In addition, this year’s festivities included the Inauguration of Dr. Nancy B. Moody, Tusculum College’s 27th and first female president, and related events. Alumni representing almost each class beginning with the class of 1940 marched in the processional for the ceremony, and Dr. Robert Pollock, a member of the class of 1965 and president of the Alumni Association, spoke during the ceremony on behalf of the alumni.
At half-time of the football game, seniors Jerwayne Gunn and Amber Sharp were crowned Homecoming King and Queen. Gunn is a graphic design major from Antioch, Tenn., and a student assistant with the Lady Pioneers women’s basketball team and a peer mentor for the Quest group. Sharp is an athletic training major from Tazewell, Tenn., who is the president of the Bonner Leaders program and a member of the President’s Society, the Student Alumni Association, Athletic Training Student Society and Iota Tau Alpha.
During the annual Alumni Association meeting, members of the Class of 1960 presented a class gift of $2,000 to Dr. Moody in honor of their 50th anniversary. The gift was used to purchase a defibrillator for use by campus safety.
Also during the meeting, awards were presented to a distinguished alumnus and a long-time professor and staff member. Recipients of the awards are nominated by alumni.
Howard Doscher of East Hanover, N.J., a member of the class of 1960, was the recipient of the Pioneer Award, the highest honor presented by the Alumni Association for exemplifying the Pioneer spirit of excellence and service to others. A veteran of the U.S. Army and the New Jersey National Guard, Doscher had a 33-year distinguished career at Chubb Life Insurance Company, holding various leadership positions. He later founded the Economic Management Group, a specialty insurance consulting firm.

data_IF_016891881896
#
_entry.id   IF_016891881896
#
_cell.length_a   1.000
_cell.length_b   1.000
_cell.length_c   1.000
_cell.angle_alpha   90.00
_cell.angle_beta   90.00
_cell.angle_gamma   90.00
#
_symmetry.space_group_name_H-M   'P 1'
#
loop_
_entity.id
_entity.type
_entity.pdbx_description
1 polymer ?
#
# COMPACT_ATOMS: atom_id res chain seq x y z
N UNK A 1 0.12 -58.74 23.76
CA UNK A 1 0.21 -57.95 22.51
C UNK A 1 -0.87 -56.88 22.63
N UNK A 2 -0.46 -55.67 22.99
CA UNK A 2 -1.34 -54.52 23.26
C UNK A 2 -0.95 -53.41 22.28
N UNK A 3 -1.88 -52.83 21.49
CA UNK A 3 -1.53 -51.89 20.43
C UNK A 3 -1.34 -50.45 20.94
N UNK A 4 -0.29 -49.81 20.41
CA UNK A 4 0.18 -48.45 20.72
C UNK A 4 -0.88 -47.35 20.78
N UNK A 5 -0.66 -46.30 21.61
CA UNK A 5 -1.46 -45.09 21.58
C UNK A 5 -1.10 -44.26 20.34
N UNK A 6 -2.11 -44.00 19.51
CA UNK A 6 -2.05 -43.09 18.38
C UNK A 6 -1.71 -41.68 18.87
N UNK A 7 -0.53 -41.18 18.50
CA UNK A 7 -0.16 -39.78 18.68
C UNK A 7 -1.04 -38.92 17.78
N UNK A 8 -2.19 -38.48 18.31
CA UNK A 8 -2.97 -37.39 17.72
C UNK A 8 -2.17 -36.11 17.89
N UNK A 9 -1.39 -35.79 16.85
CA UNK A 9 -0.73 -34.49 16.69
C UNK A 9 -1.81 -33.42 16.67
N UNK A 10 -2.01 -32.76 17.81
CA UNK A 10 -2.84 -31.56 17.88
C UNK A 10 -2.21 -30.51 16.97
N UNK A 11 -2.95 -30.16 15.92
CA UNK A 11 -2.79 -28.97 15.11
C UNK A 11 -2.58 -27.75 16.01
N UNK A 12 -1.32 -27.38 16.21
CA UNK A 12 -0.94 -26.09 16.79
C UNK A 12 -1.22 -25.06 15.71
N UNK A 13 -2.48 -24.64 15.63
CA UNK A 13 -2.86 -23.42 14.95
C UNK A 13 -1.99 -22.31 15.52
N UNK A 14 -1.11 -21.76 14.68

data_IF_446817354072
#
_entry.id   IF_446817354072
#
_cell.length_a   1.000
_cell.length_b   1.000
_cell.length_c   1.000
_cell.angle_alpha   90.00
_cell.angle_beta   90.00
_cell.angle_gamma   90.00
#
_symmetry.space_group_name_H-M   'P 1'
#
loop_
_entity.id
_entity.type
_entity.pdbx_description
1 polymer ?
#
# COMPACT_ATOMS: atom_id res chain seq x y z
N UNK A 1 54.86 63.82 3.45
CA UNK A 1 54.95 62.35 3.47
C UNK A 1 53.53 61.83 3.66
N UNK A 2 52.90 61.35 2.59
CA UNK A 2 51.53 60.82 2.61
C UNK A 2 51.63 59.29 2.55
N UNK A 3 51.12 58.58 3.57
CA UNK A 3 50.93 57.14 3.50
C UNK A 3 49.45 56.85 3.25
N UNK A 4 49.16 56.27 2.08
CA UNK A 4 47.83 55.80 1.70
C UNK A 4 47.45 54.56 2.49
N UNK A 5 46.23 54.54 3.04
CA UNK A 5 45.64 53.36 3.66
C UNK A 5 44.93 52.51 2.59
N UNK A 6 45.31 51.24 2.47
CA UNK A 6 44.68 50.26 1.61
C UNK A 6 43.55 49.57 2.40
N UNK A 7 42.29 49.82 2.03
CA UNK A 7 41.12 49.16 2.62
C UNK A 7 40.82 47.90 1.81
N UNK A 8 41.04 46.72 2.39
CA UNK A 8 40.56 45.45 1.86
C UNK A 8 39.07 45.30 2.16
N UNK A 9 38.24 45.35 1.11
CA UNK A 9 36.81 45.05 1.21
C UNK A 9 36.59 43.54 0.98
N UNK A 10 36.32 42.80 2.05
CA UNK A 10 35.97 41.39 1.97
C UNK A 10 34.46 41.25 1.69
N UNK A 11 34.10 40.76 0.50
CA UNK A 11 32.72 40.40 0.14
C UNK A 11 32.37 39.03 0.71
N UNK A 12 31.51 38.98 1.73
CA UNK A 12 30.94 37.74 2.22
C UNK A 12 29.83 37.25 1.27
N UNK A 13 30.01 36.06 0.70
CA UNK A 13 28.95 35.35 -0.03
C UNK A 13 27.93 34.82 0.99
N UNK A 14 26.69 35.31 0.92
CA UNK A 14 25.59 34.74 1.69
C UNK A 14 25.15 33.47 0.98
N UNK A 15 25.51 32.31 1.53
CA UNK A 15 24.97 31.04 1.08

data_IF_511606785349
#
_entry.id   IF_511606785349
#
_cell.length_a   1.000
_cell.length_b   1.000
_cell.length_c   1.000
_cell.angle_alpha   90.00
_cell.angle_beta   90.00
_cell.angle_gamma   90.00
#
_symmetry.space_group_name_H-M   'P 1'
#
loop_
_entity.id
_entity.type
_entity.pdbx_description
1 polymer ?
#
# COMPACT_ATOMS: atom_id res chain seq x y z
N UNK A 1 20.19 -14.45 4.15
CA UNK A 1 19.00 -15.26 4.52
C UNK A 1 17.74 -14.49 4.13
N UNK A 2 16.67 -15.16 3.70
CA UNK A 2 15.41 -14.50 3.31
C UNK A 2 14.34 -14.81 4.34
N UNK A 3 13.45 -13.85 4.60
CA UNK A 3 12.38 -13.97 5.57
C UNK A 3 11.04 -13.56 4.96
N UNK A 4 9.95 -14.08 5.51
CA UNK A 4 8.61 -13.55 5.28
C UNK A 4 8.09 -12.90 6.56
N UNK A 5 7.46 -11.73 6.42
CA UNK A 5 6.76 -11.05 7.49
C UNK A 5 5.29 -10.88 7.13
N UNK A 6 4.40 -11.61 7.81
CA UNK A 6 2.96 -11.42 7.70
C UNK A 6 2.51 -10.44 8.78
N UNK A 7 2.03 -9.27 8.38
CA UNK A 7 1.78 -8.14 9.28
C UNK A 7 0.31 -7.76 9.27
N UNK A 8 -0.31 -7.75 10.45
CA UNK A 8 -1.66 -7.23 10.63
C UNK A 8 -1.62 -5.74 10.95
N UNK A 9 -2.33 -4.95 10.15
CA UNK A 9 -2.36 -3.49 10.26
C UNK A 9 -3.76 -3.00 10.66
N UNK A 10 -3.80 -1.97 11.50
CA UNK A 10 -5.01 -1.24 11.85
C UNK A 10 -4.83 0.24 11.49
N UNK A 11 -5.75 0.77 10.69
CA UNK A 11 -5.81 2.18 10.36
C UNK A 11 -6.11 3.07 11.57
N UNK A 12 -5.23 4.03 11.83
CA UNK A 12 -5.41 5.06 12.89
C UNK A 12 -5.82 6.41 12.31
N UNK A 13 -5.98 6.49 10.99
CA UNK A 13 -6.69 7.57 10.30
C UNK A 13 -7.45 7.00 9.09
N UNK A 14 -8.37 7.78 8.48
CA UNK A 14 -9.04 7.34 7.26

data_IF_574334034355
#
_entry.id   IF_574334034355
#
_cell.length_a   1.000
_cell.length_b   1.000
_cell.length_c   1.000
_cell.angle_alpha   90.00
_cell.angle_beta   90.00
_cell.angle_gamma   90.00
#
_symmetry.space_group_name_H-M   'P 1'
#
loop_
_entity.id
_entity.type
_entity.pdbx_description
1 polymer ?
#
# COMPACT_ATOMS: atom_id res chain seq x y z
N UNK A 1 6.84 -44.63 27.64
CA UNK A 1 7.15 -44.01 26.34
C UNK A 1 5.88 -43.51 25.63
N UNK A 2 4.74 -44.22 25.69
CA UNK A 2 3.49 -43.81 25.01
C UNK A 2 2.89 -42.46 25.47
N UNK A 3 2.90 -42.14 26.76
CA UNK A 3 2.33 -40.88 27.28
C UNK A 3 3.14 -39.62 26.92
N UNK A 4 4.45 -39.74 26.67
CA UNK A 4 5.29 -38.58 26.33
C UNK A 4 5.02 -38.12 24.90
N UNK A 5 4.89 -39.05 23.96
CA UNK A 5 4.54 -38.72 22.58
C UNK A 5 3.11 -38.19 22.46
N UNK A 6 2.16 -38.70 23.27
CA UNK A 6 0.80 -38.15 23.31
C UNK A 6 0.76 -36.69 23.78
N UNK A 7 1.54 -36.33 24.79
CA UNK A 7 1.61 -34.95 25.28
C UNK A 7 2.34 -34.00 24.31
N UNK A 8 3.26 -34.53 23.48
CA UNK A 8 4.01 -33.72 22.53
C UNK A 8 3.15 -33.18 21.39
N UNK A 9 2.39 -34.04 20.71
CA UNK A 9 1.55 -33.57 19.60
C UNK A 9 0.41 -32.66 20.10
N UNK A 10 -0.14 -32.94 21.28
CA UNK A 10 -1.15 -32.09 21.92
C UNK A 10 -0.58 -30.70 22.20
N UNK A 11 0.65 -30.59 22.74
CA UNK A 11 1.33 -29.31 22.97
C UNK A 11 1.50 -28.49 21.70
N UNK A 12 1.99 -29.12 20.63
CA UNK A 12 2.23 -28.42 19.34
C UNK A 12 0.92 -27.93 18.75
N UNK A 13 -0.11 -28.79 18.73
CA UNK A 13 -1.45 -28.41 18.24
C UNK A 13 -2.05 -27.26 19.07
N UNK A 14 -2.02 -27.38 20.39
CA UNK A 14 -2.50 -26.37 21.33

Doscher is deeply involved in his community, serving on the East Hanover Environmental Commission, coaching little league teams and helping teach his church’s confirmation class. He devotes considerable time to the Knights of Columbus and the Deer Lake Club, a family recreation center. Doscher has been a longtime supporter of his alma mater and served on Tusculum’s Board of Trustees in the 1980s.
Honored with the National Living Faculty Award was Dr. David Bow, professor of physical education, who has been a leader and positive influence in the classroom and on campus for more than 20 years. Dr. Bow teaches a variety of classes in both the Residential College and Graduate and Professional Studies programs. He has served in several leadership positions including coordinator and chairman of the Physical Education program, director of athletics and a coach. His work for the athletics department has been recognized by his induction into the Tusculum College Sports Hall of Fame. Dr. Bow is a member of several professional physical education organizations and has served as president of the Tennessee Association for Health, Physical Education and Recreation.
Receiving the National Alumni Recognition Award was Jeanne Stokes, director of the federal TRIO Program at Tusculum College. Stokes has positively touched hundreds of lives in the East Tennessee region through her work with the programs that provide enrichment activities to encourage prospective first-generation college students to continue their education after high school as well as provide services to students once they enter college. Stokes has been involved in the Tusculum TRIO Programs for 20 years at Tusculum, joining the staff as coordinator for the Talent Search program. She has been an instructor at Tusculum and Warren Wilson colleges and also worked as a teacher at Concord Middle School and EastView Elementary. At Tusculum, she also serves as a member of the Judicial Review Board, the Quality Enhancement Plan Steering Committee and as an advisor for students.